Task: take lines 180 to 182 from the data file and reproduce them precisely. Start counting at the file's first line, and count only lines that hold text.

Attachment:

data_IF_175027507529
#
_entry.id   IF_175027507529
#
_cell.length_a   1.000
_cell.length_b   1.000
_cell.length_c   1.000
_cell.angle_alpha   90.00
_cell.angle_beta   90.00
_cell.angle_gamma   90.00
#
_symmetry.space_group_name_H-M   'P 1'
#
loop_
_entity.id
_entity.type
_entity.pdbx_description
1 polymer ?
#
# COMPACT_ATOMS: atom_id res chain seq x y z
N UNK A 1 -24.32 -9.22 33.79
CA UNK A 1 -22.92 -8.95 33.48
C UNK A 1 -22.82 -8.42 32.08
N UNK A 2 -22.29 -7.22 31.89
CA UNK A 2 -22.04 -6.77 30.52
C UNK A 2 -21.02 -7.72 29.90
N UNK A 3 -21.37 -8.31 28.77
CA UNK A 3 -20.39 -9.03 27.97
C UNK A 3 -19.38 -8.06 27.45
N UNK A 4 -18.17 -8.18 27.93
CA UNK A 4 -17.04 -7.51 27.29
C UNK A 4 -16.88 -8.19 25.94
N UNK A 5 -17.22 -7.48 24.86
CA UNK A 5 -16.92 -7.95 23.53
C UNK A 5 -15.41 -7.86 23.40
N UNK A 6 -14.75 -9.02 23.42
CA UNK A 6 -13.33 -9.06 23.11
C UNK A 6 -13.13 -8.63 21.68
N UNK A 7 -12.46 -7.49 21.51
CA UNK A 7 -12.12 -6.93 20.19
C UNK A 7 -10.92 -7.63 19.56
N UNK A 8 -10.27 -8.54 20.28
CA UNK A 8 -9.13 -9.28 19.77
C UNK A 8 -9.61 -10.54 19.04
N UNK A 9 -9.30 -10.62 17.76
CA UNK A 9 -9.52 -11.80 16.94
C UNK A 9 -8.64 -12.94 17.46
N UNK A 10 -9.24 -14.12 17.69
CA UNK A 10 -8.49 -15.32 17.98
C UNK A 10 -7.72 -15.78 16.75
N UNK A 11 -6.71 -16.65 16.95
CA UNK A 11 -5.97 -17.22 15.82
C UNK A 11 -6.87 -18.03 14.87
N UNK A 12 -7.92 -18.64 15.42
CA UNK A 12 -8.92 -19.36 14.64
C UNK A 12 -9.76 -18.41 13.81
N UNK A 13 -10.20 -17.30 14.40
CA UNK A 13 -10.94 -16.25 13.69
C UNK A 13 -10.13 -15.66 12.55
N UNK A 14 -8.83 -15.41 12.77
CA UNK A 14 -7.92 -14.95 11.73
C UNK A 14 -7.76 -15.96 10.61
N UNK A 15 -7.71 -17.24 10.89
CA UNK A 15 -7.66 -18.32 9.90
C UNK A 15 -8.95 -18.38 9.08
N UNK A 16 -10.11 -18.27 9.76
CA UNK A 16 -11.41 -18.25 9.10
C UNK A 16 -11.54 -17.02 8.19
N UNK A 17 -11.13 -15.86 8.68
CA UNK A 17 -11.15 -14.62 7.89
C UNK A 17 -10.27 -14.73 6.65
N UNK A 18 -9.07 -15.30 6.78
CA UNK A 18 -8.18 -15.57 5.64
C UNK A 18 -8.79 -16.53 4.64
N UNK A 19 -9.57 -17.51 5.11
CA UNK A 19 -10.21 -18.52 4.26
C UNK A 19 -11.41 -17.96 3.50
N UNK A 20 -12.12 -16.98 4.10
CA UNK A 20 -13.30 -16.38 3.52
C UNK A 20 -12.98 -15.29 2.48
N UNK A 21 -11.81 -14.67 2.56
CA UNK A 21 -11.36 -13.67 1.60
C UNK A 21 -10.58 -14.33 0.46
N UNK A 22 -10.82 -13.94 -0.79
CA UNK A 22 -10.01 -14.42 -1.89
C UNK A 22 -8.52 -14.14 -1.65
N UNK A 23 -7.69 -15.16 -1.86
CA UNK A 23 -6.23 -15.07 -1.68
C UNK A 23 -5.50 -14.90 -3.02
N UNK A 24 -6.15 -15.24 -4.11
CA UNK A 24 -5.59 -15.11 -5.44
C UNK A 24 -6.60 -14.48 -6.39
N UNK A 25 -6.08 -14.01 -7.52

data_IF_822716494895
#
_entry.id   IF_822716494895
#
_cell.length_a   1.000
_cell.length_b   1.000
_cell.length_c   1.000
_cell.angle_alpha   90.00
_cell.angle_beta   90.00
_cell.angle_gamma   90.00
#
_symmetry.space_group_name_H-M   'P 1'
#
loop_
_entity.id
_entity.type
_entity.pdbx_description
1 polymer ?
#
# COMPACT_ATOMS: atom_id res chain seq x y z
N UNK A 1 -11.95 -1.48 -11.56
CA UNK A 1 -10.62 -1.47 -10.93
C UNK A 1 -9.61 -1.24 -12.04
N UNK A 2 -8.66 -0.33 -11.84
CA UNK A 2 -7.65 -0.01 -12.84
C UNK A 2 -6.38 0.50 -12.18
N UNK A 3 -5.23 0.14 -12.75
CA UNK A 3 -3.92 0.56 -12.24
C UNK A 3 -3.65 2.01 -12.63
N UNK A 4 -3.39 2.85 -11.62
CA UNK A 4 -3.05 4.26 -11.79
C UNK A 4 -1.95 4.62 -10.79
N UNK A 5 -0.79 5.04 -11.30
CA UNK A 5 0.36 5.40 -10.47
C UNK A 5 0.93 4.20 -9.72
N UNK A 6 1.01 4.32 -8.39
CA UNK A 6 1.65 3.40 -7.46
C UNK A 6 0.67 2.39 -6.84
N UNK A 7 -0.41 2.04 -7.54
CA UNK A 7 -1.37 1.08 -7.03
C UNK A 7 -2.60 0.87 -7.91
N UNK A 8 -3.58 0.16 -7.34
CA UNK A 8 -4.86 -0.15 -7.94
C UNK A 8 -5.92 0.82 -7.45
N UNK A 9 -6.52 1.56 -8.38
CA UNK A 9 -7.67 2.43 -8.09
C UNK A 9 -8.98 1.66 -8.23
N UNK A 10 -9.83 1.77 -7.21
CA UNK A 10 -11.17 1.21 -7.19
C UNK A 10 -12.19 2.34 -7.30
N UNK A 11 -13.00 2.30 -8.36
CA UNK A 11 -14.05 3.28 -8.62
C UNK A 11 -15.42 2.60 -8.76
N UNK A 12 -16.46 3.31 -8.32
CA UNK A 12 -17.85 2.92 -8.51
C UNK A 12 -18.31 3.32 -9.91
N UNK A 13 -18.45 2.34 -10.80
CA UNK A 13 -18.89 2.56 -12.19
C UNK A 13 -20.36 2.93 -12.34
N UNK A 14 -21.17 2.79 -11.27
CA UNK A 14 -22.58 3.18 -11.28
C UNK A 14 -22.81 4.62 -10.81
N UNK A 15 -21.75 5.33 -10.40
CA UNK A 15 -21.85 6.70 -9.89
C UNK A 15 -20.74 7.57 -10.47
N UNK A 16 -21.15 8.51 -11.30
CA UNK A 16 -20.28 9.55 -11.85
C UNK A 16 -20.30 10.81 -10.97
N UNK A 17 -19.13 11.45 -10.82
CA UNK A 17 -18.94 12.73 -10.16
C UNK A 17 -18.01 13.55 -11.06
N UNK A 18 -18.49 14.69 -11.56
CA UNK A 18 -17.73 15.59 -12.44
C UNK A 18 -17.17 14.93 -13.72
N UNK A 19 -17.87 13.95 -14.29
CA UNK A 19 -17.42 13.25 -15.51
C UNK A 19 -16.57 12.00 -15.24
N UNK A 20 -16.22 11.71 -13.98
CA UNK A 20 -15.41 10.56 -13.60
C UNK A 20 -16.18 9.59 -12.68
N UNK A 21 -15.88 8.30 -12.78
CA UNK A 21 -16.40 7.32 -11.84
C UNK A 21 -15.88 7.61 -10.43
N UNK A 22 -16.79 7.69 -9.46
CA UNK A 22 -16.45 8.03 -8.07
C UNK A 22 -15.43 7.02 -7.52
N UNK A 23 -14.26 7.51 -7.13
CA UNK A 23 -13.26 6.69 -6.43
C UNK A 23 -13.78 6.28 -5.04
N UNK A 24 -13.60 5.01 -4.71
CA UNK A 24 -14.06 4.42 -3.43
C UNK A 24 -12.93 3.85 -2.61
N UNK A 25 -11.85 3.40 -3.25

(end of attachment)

N UNK A 23 -14.26 7.51 -7.13
CA UNK A 23 -13.26 6.69 -6.43
C UNK A 23 -13.78 6.28 -5.04